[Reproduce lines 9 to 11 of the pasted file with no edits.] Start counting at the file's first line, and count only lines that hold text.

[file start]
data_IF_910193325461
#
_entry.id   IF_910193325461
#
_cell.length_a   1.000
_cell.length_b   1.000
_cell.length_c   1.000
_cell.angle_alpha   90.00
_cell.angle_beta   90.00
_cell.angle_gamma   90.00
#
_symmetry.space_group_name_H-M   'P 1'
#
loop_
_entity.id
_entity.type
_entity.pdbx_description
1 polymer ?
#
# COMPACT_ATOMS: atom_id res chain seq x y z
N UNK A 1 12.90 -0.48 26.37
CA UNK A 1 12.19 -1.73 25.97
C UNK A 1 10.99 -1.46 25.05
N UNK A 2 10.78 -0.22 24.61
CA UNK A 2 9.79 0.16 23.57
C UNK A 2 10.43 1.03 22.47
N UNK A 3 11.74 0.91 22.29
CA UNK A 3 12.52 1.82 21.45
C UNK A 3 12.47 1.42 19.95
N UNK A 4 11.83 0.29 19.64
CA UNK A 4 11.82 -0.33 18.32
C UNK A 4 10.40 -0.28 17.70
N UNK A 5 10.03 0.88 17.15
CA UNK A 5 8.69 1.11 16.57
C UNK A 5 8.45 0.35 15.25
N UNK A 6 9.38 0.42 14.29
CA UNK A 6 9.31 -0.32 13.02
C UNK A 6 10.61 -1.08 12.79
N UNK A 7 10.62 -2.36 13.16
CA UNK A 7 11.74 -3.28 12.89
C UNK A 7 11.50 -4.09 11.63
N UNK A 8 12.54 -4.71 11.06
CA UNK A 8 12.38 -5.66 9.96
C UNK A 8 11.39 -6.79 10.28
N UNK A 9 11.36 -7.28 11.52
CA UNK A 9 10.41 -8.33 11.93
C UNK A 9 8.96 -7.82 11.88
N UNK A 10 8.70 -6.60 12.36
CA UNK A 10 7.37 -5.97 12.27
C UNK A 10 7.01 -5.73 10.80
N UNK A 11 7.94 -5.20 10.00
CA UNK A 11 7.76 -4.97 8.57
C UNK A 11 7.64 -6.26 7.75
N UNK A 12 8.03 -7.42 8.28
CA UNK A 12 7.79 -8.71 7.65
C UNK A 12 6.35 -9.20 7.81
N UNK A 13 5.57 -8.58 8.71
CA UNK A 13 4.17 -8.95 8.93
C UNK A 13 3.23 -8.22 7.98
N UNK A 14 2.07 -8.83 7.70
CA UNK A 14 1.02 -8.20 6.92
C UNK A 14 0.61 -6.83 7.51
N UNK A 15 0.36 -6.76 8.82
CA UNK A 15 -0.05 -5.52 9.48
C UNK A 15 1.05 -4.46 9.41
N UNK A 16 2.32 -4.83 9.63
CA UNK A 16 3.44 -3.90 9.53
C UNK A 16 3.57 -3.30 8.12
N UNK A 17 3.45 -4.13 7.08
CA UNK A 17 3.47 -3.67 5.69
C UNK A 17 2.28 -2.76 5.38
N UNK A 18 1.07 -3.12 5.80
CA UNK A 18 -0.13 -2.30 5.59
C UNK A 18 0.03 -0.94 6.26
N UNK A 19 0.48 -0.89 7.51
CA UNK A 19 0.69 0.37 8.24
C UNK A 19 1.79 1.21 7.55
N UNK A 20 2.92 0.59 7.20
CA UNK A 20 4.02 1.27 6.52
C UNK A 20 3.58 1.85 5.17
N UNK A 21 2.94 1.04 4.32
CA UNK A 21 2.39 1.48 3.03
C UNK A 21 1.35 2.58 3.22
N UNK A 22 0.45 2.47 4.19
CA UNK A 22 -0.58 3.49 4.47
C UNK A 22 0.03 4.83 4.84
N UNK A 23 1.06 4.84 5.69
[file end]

_cell.angle_beta   90.00
_cell.angle_gamma   90.00
#